Letter: Legal or illegal? Today’s definitions too confusing


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Posted Online: Dec. 03, 2012, 11:22 am
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I'm sitting with "Webster's" on my lap. Like most people, when I run across a word I thought I understood, it now leads to more words to further confuse me. If you can't trust "Webster's", who can you trust?

The word "illegal" makes me turn to "legal".

After reading the dictionary's explanation, I'm more confused than when I started. When does illegal become legal or legal become illegal?

In the case of immigration, when the two political parties decide how many votes they can get. Now illegal will become legal.

Now, take smoking, I'll admit, a nasty habit which I enjoy. A legal product and to governments a wonderful source of income, yet, if you own a small, say, auto repair shop and you work alone, it's illegal to smoke there.

If I break a law, my act is illegal, I think. I'm no longer sure because a judge gets to decide my punishment.

Depending on the law I broke, the judge has many options. He can let me go, fine me, send me to the Iron Curtain Motel or other punishments he wishes to inflict on me.

Now I have to research the true role of a judge. I'm past being confused.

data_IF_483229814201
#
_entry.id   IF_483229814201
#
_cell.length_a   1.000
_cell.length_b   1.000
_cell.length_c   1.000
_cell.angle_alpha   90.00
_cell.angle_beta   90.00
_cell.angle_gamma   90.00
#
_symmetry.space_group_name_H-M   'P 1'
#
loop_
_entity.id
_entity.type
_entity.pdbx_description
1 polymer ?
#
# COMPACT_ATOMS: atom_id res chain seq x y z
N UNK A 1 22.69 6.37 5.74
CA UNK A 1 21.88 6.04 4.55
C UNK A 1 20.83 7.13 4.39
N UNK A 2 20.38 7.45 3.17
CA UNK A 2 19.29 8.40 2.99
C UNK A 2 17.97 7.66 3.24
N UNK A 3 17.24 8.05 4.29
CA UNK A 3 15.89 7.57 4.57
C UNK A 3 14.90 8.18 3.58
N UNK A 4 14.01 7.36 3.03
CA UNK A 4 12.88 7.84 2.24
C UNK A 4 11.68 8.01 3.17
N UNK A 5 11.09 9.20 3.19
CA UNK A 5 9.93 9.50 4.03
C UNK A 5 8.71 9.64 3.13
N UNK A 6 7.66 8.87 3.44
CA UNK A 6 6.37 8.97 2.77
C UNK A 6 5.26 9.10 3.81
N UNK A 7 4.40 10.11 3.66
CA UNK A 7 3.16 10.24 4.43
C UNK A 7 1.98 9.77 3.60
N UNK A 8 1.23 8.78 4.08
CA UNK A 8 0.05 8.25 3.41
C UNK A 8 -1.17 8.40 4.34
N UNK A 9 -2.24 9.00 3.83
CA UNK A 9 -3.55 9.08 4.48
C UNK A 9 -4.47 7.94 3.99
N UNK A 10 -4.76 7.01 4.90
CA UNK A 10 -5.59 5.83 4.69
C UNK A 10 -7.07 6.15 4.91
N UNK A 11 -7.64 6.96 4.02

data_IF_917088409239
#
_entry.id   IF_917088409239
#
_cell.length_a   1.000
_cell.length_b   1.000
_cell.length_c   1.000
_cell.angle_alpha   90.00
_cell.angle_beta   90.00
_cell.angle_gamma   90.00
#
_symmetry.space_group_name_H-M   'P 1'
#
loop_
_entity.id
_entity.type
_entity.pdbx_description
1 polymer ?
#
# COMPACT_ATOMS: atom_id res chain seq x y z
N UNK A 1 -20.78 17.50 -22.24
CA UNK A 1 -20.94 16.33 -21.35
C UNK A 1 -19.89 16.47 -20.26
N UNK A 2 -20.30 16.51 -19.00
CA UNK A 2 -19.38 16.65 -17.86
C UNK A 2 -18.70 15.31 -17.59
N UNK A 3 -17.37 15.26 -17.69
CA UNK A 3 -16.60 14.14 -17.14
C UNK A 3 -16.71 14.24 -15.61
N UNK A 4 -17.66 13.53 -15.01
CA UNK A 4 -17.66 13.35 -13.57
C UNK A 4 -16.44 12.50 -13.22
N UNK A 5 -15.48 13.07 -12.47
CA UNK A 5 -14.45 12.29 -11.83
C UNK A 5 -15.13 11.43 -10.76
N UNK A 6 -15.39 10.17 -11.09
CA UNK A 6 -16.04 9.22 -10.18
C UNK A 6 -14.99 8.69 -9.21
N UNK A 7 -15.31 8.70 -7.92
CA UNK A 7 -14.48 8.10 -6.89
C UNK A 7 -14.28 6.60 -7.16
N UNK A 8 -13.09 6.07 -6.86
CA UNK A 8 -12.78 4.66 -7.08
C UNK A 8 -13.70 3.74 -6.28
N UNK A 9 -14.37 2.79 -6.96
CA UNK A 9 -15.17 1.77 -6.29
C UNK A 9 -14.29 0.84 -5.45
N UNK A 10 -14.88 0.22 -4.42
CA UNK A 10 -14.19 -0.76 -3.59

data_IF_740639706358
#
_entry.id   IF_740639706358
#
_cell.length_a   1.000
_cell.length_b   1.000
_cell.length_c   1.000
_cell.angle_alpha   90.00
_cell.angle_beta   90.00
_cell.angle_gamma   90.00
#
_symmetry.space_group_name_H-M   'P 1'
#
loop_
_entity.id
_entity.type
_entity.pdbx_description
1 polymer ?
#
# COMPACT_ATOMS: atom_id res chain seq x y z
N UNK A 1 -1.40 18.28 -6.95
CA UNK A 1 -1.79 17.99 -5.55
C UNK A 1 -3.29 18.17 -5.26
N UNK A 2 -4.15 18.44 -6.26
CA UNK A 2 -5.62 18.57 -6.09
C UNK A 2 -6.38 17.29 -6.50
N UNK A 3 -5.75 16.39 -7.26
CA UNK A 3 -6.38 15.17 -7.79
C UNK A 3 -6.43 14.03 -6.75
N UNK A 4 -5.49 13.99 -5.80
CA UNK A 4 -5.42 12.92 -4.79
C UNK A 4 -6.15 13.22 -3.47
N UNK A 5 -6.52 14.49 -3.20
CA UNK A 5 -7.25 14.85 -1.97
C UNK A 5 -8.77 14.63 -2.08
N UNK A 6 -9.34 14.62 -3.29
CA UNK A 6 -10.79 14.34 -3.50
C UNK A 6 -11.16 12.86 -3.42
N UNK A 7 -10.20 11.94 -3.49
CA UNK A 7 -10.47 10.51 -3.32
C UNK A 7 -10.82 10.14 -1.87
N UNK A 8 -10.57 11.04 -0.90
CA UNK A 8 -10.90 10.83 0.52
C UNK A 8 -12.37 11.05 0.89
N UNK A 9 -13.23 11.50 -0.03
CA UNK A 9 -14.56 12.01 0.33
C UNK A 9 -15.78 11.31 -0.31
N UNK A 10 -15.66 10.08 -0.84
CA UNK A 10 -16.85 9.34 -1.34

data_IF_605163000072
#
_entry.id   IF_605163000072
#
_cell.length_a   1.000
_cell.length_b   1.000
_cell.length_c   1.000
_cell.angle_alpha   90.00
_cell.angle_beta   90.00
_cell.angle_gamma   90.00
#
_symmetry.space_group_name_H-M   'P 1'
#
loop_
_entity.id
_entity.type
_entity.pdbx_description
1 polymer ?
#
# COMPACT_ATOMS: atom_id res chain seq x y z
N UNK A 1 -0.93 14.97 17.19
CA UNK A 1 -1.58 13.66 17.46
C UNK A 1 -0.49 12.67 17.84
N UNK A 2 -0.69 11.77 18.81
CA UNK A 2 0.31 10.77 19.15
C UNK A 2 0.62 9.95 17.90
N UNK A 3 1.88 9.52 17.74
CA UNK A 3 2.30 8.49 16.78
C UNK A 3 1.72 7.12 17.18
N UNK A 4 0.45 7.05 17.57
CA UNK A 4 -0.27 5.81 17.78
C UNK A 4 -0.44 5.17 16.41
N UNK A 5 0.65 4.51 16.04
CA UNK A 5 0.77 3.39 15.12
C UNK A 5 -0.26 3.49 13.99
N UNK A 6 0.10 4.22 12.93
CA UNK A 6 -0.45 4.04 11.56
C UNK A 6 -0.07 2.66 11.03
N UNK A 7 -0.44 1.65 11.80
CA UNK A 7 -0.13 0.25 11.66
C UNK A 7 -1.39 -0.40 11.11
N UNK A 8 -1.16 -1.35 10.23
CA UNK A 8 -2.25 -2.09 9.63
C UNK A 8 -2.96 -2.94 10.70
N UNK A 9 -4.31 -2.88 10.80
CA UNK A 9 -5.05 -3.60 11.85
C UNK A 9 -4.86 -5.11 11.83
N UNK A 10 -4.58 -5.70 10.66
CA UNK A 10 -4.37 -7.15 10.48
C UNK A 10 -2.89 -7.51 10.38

Will someone out there help me?

I'm spending too much time with Webster.

Marty Shannon,
Rock Island



















 




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  Today is Wednesday, Sept. 17, the 260th day of 2014. There are 105 days left in the year.
1864 -- 150 years ago: We are told league merchants have paid no attention to the prohibition on selling ammunition, but continue to sell just as before the order was issued.
1889 -- 125 years ago: The Rev. R.F. Sweet, rector of Trinity Episcopal Parish, left for the East to visit his boyhood home in Boston before attending the general convention of the Episcopal Church in New York.
1914 -- 100 years ago: Dr. E.A. Anderson was named to succeed Dr. E.L. Kerns as head physician of the Modern Woodmen of America, and moved to Rock Island from Holdingford, Minn.
1939 -- 75 years ago: One week late, because of the outbreak of war, Dr. E.L. Beyer resumed his work as professor of romance languages at Augustana College. Dr. and Mrs. Beyer left Germany on the last train to the Belgian border.
1964 -- 50 years ago: Employees in Turnstyle stores in Moline and Davenport will vote Oct. 2 in an election set up by the Chicago regional office of the National Labor Relations Board. Employees will vote either for the Retail Clerk International or for no union.
1989 -- 25 years ago: Rock Island High School is considering a step to help teen moms stay in school and get their diploma. The school board is expected to vote tonight on instituting an on-site child care center.




(More History)